There is hydrocarbon on the coast!

After the Moor, the hydrocarbon reaches the Algarve coast, and the coasts of “Lagosta” and “Lagostim”! The news of […]

After the Moor, the hydrocarbon reaches the Algarve coast, and the coasts of “Lagosta” and “Lagostim”!

The news of prospecting on the Algarve coast, with a view to the exploration of hydrocarbons, is, pass the analogy, raising waves with the tourist industry.

This apprehension of the “impact on tourism” is somewhat incomprehensible to me. What impact might hypothetical explorations have on tourism? It won't be for the visual impact of the platforms, as their location, miles from the coast, safeguards sensitive tourist eyes – those who survive Quarteira's “skyline” survive everything. And in the Caribbean, a tourist's paradise, platforms abound.

The real danger is linked to the environmental threat that has started to overshadow the Algarve coast, associated with structures for the exploration and transport of hydrocarbons, and which can generate much more serious problems than the flight of tourists.

So let's call seafood by its names.

An environmental disaster of nature that occurred on the Deepwater Horizon platform, from April to July 2010, and devastated the Gulf of Mexico, would represent the death of the bulk of coastal life in the Algarve, where most of the population is concentrated. Its ecosystems, fauna, flora, fishing, riverside towns, etc..

Hydrocarbon exploration is, in fact, a potential Pandora's Box. Extracting volatile compounds, stored in the earth's crust at brutal pressures, in a commercial and quick profit logic, where security procedures tend to be overlooked, is synonymous with risk. It's big.

Is everything bad? No of course not. The presence of natural resources means wealth, without a doubt.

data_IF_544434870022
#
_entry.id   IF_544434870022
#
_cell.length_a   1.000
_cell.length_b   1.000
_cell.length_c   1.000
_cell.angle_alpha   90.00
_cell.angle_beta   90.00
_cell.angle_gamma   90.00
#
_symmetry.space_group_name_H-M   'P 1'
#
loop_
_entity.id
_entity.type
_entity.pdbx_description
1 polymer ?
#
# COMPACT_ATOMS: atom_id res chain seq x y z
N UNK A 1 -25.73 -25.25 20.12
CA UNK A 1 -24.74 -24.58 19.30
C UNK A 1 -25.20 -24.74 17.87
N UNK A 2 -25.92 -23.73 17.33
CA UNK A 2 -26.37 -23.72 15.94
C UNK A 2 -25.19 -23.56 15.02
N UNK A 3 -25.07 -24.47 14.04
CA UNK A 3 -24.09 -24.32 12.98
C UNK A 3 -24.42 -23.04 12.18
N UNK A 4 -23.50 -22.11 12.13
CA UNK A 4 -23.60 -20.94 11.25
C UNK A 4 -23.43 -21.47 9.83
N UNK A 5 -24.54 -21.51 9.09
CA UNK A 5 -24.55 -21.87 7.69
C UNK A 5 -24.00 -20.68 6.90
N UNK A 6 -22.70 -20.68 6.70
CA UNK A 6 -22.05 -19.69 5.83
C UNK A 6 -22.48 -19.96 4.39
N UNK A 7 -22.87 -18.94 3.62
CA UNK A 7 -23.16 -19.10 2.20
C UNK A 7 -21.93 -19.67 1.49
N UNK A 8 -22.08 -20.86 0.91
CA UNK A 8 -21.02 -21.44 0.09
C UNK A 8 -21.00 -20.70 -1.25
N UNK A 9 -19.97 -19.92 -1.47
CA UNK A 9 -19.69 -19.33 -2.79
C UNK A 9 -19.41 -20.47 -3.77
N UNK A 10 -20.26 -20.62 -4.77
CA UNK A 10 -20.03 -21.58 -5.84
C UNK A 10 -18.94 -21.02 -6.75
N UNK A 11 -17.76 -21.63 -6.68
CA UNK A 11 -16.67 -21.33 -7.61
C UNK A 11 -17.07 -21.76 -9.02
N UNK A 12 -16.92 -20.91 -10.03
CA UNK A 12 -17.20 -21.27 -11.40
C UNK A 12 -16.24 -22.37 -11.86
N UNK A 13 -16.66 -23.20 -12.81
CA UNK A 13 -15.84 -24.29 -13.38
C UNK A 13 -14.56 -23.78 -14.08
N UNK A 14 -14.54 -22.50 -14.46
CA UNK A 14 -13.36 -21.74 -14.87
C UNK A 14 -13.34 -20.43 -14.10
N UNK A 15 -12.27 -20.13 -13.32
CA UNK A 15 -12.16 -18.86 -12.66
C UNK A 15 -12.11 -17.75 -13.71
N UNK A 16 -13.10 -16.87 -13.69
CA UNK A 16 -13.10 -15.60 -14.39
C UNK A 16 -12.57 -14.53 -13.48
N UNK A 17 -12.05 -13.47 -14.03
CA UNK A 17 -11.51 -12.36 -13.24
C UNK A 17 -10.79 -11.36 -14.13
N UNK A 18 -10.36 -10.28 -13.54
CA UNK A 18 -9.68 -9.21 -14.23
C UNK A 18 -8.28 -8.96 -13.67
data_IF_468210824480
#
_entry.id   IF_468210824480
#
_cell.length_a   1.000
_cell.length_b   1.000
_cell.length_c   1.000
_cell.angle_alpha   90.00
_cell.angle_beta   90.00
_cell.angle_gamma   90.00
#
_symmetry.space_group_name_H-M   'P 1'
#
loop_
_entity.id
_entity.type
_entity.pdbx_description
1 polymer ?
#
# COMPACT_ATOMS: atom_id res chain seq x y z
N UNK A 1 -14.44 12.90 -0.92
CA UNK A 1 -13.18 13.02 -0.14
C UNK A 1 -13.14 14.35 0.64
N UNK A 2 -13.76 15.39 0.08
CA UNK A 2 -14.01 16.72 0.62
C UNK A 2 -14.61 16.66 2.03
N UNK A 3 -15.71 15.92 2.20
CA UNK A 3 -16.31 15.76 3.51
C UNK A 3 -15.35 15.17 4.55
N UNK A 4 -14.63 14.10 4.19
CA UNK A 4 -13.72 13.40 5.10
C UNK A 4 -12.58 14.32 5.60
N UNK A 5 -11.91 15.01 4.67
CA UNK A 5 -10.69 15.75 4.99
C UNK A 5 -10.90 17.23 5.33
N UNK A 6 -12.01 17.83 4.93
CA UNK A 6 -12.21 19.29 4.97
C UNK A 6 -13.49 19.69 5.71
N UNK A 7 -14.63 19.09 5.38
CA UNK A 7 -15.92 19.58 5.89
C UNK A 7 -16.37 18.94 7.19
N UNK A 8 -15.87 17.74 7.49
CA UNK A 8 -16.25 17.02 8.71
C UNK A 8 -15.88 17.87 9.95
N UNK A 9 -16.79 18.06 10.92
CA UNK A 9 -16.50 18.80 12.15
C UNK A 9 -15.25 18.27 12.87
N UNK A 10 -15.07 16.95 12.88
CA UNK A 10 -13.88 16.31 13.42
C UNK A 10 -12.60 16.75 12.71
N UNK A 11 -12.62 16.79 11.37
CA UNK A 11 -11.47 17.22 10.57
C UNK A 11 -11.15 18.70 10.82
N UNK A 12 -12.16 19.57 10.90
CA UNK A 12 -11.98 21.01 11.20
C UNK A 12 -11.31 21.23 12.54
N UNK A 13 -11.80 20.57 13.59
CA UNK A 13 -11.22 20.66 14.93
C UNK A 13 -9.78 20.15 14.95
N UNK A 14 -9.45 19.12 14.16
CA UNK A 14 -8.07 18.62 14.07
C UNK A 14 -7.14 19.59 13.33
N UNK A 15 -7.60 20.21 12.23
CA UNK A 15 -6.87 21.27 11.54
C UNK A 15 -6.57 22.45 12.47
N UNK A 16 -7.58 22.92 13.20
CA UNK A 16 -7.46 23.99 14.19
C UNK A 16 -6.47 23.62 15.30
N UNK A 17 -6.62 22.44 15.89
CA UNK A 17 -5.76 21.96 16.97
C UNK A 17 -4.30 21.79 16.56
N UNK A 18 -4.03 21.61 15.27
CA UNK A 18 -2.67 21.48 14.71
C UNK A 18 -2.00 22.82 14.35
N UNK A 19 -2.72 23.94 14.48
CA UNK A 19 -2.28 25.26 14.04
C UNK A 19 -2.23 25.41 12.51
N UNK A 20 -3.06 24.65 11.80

But to speak of the wealth coming from hydrocarbons in a region that wastes an incalculable source of energy that flows from renewable sources (sun, wind, tides, waves) is to compare lupine to lobster… or crayfish.

For example, the Sun delivers, within an hour, on the Earth's surface, enough energy to supply the energy needs of the entire human species for… a year!

And to think that the companies responsible for prospecting and eventual exploitation orient their action in the best interests of Portugal, namely in the resolution of our energy bill, is, to say the least, puerile. Business is about making a profit, here or on Mars. Point. And if there is a sector that does not shy away from showing it, it is the oil companies.

But, above all, it is important to remember that the consumption of fossil fuels is one of the main factors in the aggravation of the climate change scenario that puts us, as a species, at risk, and forces us to rethink the “energy beast” that sustains our model of society, as well as the way in which it is fed. Sustaining the fossil fuel paradigm as a salvation is not even stagnating in time: it is going backwards.

Thus, the scientific knowledge that comes from the prospecting that begins is welcome. Planning and management are only reliable if based on information.

On the other hand, any hydrocarbon exploration will have to be carefully analyzed and weighed, within a cost/benefit logic (where risk is a fundamental part) and comparison with the alternatives available from renewable sources - where it seems to me that there are options far more effective and with less investment, perhaps captivating the same investors who are now presenting themselves.

May the black of the current crisis not spill over into our future through desperate decisions.


Text from: Gonçalo Gomes

landscape architect

Note: The author writes according to the old Spelling Agreement